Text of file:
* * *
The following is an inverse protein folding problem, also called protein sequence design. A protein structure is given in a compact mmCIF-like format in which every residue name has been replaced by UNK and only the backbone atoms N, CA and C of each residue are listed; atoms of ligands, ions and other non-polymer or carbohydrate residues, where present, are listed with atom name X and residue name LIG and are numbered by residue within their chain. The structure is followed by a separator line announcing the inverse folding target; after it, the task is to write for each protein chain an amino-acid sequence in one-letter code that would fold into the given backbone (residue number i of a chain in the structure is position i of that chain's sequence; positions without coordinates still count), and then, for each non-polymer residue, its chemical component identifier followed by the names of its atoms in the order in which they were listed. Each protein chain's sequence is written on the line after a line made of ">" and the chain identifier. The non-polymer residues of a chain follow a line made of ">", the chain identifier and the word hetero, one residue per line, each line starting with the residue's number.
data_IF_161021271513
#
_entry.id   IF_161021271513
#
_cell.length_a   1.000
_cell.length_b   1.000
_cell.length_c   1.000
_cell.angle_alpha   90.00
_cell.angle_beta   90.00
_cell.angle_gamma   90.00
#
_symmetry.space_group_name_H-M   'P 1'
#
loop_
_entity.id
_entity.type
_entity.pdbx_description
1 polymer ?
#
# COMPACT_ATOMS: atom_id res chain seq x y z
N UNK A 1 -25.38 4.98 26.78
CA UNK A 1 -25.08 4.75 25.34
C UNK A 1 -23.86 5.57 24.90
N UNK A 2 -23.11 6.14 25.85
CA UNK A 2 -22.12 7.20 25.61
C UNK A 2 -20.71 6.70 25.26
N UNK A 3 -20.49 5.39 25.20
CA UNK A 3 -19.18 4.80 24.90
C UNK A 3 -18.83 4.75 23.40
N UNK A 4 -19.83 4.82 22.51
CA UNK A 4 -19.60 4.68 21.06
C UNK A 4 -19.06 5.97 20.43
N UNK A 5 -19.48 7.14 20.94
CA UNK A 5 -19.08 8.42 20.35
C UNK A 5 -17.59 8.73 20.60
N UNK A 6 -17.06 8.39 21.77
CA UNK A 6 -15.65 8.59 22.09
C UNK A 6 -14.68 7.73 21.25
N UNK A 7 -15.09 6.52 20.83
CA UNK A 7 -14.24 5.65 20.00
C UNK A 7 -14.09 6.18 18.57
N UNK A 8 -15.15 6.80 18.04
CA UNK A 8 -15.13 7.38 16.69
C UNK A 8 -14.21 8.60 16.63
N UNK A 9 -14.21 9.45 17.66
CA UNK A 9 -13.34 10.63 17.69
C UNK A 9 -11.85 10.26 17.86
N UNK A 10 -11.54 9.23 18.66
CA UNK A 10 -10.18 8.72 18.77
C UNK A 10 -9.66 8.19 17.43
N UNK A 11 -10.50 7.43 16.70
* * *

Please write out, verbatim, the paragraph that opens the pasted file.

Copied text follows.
The following is an inverse protein folding problem, also called protein sequence design. A protein structure is given in a compact mmCIF-like format in which every residue name has been replaced by UNK and only the backbone atoms N, CA and C of each residue are listed; atoms of ligands, ions and other non-polymer or carbohydrate residues, where present, are listed with atom name X and residue name LIG and are numbered by residue within their chain. The structure is followed by a separator line announcing the inverse folding target; after it, the task is to write for each protein chain an amino-acid sequence in one-letter code that would fold into the given backbone (residue number i of a chain in the structure is position i of that chain's sequence; positions without coordinates still count), and then, for each non-polymer residue, its chemical component identifier followed by the names of its atoms in the order in which they were listed. Each protein chain's sequence is written on the line after a line made of ">" and the chain identifier. The non-polymer residues of a chain follow a line made of ">", the chain identifier and the word hetero, one residue per line, each line starting with the residue's number.